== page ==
Support Local Journalism. Join the Cleveland Scene Press Club.

Drunk by Dawn? 

Everybody does it on St. Patrick’s Day. Meet the folks who do it every other day

cover-1.jpg

On March 17, bars throughout our great land will throw open their doors before the sun comes up. And, bedecked in leprechaun hats and ridiculous green beads, folks will line up for green beer and whiskey and eggs, angling for 11 on the blotto meter before the morning news is over.

Yes, the Feast of St. Patrick is Amateur Day. It's the one moment each year when we seek a momentary escape from the 9-to-5 grind for the pursuit of finding a place to pee that will not get us arrested.

But for a privileged few, this is life. The third-shifters who toil while the rest of us sleep need their booze too; it just so happens they need it when you need toast.

In the days when Cleveland's ports and factories churned 'round the clock, countless bars awaited the swell of thirsty workers ending their day at the exact moment everyone else's day was starting. Today, only a noble handful of them still cater to the morning crowd, firing up their neon signs and slinging shots at 5:30 a.m. — the earliest hour at which Ohio law allows alcohol to be served.

There aren't many, and they aren't particularly easy to find. But they are out there, quietly providing the retirees, the overnighters, the unemployed, and the vaguely degenerate with beer and liquor. They are propping up your America.

As the rest of mankind joins them for a day, we celebrate Cleveland's dawn drinkers with a tour of their world — a land where vodka and gin flow like coffee and juice, and where green beer might just get your ass kicked. Here's hoping you'll join them someday.

Rowley Inn, Tremont; 7:13 a.m.

The Rowley Inn is tucked away on a residential street on the non-yuppie side of Tremont — the part with no fancy chefs.

The two-story building sits opposite the famed Christmas Story House, and its perpetually illuminated leg lamp advertises exactly what it is: a watering hole for blue-collar workers and neighborhood folks who congregate for budget booze and talking. Or not talking.

This morning there are three old men sitting on consecutive stools in an otherwise empty bar. They are drinking, in order: vodka neat, Stroh's poured from a bottle into a short glass mug, and a Budweiser can poured into a pint glass. Not one of them says a word.

Perched on a homemade wooden shelf is an unwieldy box TV tuned to Encore Westerns. Cheyenne — a generic cowboy and Indian flick from 1947 — is on, its whoops and hollers and gunshots the only sounds filling the air.

The trio looks like three attentive cats frozen in time at the exact moment they noticed a passing bird. Each is slouched low in his stool and leans back slightly with his head turned to the left and angled up 45 degrees toward the TV. Each moves only to swig from his drink, and even then with careful economy. It feels leisurely and earned, communal and peaceful. And then the movie ends.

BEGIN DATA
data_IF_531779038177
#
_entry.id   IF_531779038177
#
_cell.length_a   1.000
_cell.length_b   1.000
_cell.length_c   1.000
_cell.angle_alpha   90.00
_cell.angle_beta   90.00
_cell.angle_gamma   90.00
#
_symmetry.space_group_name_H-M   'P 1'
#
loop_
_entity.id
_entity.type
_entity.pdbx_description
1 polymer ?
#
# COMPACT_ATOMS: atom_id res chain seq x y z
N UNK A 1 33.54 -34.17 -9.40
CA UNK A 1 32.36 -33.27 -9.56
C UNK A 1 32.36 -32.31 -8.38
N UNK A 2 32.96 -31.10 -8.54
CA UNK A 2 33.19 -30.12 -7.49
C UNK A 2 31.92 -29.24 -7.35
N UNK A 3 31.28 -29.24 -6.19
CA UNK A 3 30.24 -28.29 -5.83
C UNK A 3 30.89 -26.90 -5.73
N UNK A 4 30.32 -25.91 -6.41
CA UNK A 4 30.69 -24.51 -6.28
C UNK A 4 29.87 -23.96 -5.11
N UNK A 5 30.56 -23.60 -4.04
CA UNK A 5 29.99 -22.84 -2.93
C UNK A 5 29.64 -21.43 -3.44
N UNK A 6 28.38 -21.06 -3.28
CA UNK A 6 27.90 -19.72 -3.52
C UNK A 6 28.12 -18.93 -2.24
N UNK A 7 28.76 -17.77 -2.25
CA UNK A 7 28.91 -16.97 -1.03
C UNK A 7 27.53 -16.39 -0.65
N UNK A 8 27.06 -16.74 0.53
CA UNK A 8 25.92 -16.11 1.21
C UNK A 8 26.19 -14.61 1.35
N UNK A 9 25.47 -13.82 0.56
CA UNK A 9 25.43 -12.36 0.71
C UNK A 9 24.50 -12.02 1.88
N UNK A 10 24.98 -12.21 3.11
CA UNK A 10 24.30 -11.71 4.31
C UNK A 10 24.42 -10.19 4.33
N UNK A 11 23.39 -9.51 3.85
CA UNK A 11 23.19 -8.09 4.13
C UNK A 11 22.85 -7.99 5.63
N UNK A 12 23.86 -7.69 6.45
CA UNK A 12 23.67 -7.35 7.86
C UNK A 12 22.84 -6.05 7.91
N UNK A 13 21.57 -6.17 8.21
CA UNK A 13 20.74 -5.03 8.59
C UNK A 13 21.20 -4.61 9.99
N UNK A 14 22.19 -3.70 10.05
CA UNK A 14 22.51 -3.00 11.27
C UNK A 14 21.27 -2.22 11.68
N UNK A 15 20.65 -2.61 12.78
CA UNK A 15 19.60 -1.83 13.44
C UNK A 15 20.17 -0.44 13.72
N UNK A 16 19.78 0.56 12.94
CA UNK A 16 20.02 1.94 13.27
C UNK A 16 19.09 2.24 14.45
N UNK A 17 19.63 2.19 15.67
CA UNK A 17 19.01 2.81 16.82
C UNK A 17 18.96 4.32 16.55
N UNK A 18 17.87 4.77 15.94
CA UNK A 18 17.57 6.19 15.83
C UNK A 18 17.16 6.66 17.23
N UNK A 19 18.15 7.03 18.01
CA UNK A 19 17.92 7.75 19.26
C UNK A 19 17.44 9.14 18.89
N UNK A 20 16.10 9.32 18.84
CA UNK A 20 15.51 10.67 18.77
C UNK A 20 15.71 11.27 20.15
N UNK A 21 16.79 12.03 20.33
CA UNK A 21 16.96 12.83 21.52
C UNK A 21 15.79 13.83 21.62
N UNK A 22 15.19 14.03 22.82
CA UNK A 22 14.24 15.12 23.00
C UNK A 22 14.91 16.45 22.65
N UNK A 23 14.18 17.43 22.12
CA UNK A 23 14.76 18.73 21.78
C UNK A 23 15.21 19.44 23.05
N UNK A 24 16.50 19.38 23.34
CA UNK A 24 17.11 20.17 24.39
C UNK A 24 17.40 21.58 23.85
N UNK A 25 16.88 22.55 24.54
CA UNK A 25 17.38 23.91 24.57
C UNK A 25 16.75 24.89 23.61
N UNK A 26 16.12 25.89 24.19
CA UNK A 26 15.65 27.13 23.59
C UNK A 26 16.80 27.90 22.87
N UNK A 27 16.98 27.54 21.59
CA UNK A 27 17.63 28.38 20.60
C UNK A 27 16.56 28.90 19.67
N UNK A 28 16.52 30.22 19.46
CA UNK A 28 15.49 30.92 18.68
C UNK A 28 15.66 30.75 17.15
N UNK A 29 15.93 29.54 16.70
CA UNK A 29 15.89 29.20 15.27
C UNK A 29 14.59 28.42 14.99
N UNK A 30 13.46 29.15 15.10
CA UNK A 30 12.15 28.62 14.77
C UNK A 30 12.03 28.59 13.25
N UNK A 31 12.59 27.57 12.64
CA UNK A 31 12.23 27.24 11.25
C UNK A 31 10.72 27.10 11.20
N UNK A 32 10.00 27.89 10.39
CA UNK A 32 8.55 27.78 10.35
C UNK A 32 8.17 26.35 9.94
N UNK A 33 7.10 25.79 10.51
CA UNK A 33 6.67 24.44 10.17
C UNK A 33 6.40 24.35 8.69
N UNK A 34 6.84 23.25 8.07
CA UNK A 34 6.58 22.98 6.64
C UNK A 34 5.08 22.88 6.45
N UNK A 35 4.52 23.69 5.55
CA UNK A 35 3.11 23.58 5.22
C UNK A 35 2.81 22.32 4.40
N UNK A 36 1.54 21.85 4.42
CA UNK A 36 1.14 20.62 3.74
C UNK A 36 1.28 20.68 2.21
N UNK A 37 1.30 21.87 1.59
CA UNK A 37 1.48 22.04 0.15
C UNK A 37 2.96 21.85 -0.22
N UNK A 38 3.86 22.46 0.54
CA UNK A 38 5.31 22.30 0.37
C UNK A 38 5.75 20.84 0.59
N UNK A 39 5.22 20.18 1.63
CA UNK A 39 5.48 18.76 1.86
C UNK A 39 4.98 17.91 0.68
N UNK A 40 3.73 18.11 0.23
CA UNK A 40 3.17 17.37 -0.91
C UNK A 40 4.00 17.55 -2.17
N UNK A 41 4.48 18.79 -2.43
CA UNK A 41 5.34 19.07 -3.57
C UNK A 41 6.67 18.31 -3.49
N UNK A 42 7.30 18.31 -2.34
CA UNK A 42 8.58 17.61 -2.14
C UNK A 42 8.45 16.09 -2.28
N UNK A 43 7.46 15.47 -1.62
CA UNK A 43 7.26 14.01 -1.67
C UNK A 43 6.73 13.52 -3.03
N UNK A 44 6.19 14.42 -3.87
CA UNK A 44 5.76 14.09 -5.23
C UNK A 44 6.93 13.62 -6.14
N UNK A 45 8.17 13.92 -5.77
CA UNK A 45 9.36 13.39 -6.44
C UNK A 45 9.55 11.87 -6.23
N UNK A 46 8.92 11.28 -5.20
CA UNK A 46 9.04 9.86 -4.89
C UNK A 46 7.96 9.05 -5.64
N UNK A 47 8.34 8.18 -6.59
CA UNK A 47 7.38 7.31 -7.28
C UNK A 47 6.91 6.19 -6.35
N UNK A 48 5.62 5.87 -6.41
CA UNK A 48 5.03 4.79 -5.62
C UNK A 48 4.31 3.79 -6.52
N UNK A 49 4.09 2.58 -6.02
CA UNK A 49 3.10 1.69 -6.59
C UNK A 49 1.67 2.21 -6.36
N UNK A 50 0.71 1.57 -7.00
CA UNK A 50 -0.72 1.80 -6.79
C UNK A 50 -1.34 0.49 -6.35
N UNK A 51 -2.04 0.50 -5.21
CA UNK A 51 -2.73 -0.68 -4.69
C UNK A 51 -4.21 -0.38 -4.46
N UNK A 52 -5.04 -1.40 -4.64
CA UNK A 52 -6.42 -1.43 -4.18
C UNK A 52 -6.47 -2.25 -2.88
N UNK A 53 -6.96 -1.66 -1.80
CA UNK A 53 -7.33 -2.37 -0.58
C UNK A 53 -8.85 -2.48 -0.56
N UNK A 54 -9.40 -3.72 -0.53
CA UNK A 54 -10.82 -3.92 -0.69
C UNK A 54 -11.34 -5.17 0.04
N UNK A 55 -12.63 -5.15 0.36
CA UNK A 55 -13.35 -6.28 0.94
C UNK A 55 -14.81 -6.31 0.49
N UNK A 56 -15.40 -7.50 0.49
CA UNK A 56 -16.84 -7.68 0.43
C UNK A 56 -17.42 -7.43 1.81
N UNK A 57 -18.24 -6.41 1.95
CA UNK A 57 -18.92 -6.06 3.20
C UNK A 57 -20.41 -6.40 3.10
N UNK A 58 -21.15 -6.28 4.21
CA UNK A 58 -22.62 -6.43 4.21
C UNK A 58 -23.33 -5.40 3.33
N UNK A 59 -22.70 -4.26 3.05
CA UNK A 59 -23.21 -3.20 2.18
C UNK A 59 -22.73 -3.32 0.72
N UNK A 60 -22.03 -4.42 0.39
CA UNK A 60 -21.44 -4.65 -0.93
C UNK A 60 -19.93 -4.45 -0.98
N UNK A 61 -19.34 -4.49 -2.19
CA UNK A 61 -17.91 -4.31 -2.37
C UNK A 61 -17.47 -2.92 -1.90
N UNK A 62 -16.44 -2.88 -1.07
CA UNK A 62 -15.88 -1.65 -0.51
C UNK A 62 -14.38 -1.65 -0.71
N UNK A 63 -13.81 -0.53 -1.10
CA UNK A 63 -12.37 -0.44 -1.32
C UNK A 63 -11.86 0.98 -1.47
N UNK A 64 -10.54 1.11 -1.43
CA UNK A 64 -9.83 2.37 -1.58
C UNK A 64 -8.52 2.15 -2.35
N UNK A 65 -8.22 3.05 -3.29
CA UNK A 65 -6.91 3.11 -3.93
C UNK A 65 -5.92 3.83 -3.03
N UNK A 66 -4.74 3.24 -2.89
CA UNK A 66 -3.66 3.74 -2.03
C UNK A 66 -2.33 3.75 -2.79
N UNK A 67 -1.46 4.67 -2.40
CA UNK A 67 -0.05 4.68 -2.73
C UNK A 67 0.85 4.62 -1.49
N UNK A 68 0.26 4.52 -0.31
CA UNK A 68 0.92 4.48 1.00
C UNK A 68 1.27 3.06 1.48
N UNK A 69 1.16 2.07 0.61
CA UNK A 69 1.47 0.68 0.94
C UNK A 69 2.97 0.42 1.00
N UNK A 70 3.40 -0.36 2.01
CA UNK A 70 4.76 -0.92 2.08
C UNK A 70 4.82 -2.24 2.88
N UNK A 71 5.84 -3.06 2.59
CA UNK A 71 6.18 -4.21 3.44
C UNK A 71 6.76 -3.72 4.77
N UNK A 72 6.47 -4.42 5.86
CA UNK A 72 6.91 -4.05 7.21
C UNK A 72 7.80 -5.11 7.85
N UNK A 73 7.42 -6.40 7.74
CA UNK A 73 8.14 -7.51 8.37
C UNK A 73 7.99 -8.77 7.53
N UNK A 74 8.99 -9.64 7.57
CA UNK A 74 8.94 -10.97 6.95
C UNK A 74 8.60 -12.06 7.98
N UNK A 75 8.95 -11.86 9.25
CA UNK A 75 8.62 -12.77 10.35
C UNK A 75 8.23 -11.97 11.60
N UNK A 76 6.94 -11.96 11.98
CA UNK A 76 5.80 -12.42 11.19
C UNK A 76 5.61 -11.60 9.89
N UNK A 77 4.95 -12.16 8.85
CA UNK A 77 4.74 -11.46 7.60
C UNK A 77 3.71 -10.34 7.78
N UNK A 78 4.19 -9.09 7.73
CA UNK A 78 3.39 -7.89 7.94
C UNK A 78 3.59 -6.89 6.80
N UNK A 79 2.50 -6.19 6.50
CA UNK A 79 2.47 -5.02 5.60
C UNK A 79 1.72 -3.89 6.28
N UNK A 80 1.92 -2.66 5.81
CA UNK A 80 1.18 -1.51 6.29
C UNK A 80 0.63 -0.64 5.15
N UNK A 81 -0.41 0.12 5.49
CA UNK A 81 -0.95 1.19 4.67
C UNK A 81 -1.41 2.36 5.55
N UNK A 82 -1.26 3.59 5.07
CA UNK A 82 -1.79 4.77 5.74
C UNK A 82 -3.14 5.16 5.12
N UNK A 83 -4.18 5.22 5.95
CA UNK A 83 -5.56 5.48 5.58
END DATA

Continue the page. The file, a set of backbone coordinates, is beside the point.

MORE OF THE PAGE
As the credits roll, the man in the middle settles up and turns to leave. Before he reaches the door one of the others calls out, "See ya later, Mike."

A half-second later Mike stops and pirouettes. "Don't you fucking talk to me," he screams at the man he had just sat quietly alongside for an untold number of hours. "Don't fucking say hi to me, don't fucking say bye to me. I don't want you to talk to me at all. I thought I've made myself clear that I don't like you. Fuck you." The last two words come out louder and slower than the rest.

And with that he leaves, making sure to slam the door behind him. On the screen, the credits finish rolling: Move along, Cheyenne, the next pasture's always so green. Driftin' on, Cheyenne, don't forget the things you have seen.

"That guy ain't right," mutters the bartender before shuffling off to the backroom.

The lesson: Drama isn't just for the night crowd.

We welcome readers to submit letters regarding articles and content in Cleveland Scene. Letters should be a minimum of 150 words, refer to content that has appeared on Cleveland Scene, and must include the writer's full name, address, and phone number for verification purposes. No attachments will be considered. Writers of letters selected for publication will be notified via email. Letters may be edited and shortened for space.

Email us at news@clevescene.com.

Support Local Journalism.
Join the Cleveland Scene Press Club


Local journalism is information. Information is power. And we believe everyone deserves access to accurate independent coverage of their community and state. Our readers helped us continue this coverage in 2020, and we are so grateful for the support.


Help us keep this coverage going in 2021. Whether it's a one-time acknowledgement of this article or an ongoing membership pledge, your support goes to local-based reporting from our small but mighty team.


Join the Cleveland Scene Press Club for as little as $5 a month.

Read the Digital Print Issue

July 14, 2021

View more issues

Most Popular

No recently-read stories.

Visit the archives…

Newsletters

Never miss a beat

Sign Up Now

Subscribe now to get the latest news delivered right to your inbox.

Calendar

Staff Pick Events

  • Indians vs. St. Louis Cardinals @ Progressive Field

    • Tue., July 27
  • Author Series with Alec Wightman @ Rock & Roll Hall of Fame

    • Wed., July 28
  • Indians vs. St. Louis Cardinals @ Progressive Field

    • Wed., July 28

© 2021 Cleveland Scene: 737 Bolivar Rd., Suite 4100, Cleveland, OH 44115, (216) 505-8199
Logos and trademarks on this site are property of their respective owners.


Website powered by Foundation